Tryptophan supplements are commonly used to offset symptoms of mild insomnia, physical pain, premenstrual syndrome, and seasonal affective disorder. Since tryptophan is connected to serotonin and melatonin levels in the body, it is an option for those with mood and sleep disorders.
Dosing for these oral supplements is typically measured in grams. Typical recommended doses range from 1 to 12 grams, with a generally recommended dose of 8 to 12 grams for depression in adults divided into 3 to 4 doses. Double dosing is not recommended if you miss a dose. Individuals should consult with their doctor prior to taking any supplements, as they may interfere with current medications. Care should be taken to follow package instructions and professional medical advice.
Are Tryptophan Supplements Safe?
It is safest to absorb tryptophan through food, as there are fewer risks and possible side effects involved. However, tryptophan has been used as a supplement for decades and has been studied in numerous clinical trials with beneficial results.
In the late 1980s, tryptophan was banned due to 30 extreme cases of eosinophilia-myalgia syndrome, which affects multiple organs and can cause muscle pain, weakness, fatigue, and death. This EMS outbreak was likely caused by a contaminant in the supplements from one manufacturer, making the banning of all tryptophan supplements controversial. As a result, the U.S. Food and Drug Administration conducted extensive studies with the Life Sciences Research Office of the Federation of the American Societies for Experimental Biology. Proper guidelines and recommendations were put forth for safety in amino acid supplements and tryptophan supplements were reintroduced in 2005.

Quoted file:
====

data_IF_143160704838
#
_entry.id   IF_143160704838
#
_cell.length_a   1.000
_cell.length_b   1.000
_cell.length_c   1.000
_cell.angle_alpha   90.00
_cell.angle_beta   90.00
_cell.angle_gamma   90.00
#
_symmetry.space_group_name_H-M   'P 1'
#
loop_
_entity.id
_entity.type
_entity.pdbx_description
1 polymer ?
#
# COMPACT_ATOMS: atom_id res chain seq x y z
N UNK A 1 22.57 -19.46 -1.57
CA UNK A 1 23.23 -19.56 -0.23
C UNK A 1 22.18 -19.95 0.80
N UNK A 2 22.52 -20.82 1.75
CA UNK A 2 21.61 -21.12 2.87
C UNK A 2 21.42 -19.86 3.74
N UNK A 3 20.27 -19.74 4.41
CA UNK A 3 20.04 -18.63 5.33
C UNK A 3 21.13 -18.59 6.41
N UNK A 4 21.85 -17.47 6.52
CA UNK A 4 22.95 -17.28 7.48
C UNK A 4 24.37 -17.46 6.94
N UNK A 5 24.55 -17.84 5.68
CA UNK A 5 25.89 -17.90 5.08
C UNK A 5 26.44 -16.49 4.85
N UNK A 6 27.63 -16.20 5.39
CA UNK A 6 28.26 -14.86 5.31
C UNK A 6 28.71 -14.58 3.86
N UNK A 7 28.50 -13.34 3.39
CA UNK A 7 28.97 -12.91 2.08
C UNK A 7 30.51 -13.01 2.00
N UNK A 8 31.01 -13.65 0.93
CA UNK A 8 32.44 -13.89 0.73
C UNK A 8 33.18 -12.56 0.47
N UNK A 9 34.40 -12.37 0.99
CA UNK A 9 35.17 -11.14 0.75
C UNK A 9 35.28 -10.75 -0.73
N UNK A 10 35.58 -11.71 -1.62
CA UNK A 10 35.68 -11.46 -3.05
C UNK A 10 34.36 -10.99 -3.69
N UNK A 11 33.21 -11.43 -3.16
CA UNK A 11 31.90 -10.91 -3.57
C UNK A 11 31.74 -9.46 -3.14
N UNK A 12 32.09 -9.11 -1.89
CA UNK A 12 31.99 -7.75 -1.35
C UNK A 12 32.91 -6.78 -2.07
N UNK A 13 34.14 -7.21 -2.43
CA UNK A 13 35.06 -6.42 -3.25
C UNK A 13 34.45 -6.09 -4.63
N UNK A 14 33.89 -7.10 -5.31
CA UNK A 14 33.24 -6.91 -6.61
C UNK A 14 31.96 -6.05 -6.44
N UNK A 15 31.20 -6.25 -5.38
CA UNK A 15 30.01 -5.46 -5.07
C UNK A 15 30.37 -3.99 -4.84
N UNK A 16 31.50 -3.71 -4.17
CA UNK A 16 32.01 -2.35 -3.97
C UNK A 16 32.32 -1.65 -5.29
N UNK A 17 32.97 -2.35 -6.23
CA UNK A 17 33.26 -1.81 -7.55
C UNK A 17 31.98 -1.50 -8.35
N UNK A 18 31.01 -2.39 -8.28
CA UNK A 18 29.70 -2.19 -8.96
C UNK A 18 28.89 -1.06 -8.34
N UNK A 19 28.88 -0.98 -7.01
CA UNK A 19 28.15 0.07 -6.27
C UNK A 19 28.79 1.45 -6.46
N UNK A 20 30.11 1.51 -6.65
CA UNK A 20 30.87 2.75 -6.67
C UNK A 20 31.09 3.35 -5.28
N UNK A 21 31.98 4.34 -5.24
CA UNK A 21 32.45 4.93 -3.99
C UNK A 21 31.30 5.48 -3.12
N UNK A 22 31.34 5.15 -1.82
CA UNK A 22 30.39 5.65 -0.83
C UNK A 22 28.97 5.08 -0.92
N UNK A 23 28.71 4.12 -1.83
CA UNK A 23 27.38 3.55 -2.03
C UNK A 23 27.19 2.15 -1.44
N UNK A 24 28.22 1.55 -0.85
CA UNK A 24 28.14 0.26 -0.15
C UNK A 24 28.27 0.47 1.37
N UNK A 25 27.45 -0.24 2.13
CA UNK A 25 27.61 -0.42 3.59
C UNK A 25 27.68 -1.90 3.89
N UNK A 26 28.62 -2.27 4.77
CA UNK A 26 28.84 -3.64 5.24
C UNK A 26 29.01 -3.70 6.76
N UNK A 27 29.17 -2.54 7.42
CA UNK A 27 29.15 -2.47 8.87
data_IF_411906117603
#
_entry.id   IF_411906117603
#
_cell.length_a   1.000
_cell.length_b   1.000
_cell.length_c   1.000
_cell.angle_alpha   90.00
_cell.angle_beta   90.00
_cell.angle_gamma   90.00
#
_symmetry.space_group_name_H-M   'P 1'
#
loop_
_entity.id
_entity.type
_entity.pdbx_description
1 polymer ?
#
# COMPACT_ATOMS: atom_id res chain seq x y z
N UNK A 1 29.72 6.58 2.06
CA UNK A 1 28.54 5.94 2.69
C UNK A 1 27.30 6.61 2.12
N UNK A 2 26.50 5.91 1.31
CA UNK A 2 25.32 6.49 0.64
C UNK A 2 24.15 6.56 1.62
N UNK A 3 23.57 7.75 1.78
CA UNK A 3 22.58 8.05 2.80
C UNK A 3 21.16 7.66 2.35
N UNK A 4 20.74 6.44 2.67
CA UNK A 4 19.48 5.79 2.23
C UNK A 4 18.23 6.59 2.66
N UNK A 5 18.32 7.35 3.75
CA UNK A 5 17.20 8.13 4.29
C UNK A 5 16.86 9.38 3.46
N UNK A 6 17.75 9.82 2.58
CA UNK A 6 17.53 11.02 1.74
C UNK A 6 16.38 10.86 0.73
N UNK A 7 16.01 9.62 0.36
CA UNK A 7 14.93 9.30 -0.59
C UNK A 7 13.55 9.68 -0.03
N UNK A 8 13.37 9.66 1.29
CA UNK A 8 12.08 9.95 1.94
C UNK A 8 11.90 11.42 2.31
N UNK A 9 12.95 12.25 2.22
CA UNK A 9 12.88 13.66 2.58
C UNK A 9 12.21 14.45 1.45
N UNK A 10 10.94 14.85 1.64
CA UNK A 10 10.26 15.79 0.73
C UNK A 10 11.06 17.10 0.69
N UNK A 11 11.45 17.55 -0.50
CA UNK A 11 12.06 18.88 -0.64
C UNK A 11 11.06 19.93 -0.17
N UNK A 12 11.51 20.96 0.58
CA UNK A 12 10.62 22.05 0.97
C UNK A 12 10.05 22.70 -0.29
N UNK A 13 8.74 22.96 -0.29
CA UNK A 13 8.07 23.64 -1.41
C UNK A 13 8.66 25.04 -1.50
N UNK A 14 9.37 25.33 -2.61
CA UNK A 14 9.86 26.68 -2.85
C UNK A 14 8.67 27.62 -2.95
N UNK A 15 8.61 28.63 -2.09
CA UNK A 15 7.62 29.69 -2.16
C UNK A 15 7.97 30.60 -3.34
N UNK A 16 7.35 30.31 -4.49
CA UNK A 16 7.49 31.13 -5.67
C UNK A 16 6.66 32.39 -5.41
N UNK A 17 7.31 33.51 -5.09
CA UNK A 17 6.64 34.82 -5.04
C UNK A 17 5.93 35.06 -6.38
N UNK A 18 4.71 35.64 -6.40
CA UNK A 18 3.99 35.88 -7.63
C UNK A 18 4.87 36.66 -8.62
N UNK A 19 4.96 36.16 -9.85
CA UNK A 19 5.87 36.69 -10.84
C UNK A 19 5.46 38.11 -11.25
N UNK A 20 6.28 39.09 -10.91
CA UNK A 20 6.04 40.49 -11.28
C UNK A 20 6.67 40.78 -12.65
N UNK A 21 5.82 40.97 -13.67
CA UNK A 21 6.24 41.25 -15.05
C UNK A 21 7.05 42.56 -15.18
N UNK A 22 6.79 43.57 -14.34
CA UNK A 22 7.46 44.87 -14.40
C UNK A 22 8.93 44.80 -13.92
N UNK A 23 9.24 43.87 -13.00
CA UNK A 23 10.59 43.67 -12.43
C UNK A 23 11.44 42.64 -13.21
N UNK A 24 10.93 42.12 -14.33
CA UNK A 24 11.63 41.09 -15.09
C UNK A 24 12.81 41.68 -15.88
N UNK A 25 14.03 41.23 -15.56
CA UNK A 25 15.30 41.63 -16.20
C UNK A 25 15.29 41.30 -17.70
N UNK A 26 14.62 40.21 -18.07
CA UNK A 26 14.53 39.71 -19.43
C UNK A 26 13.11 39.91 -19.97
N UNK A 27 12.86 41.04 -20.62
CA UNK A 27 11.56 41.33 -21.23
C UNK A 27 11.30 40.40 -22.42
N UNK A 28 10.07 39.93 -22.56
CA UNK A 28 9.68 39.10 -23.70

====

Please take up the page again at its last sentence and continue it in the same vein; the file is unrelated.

The availability of Tryptophan supplements is still limited by the FDA in the United States. There are additional precautions to take to ensure the tryptophan supplements you select are safe. First, consult with your doctor or trusted medical professional. Ensure that the supplements are purchased from a reliable source. Avoid purchasing supplements that are manufactured internationally, as they do not have to comply with FDA regulations.
It is especially important to consult with your doctor if you are taking other medication that may have negative interactions with tryptophan, if you have kidney or liver problems, or if you are pregnant or trying to become pregnant. Possible side effects include nausea, vomiting, headaches, and a suppressed appetite.
Should You Use Tryptophan Supplements for Sleep?
Before self-prescribing tryptophan supplements, it is important to consult with your doctor. There are many factors to consider before taking a new supplement, including your overall health and wellness as well as any medications you are currently taking. Studies have shown tryptophan to be beneficial for those with mild insomnia, as it may help you fall asleep faster. For those with more serious conditions, including chronic insomnia, it may be beneficial to start with a medical consultation. There are many components to getting a good night’s sleep, and tryptophan’s effect on serotonin and melatonin is just one factor to consider.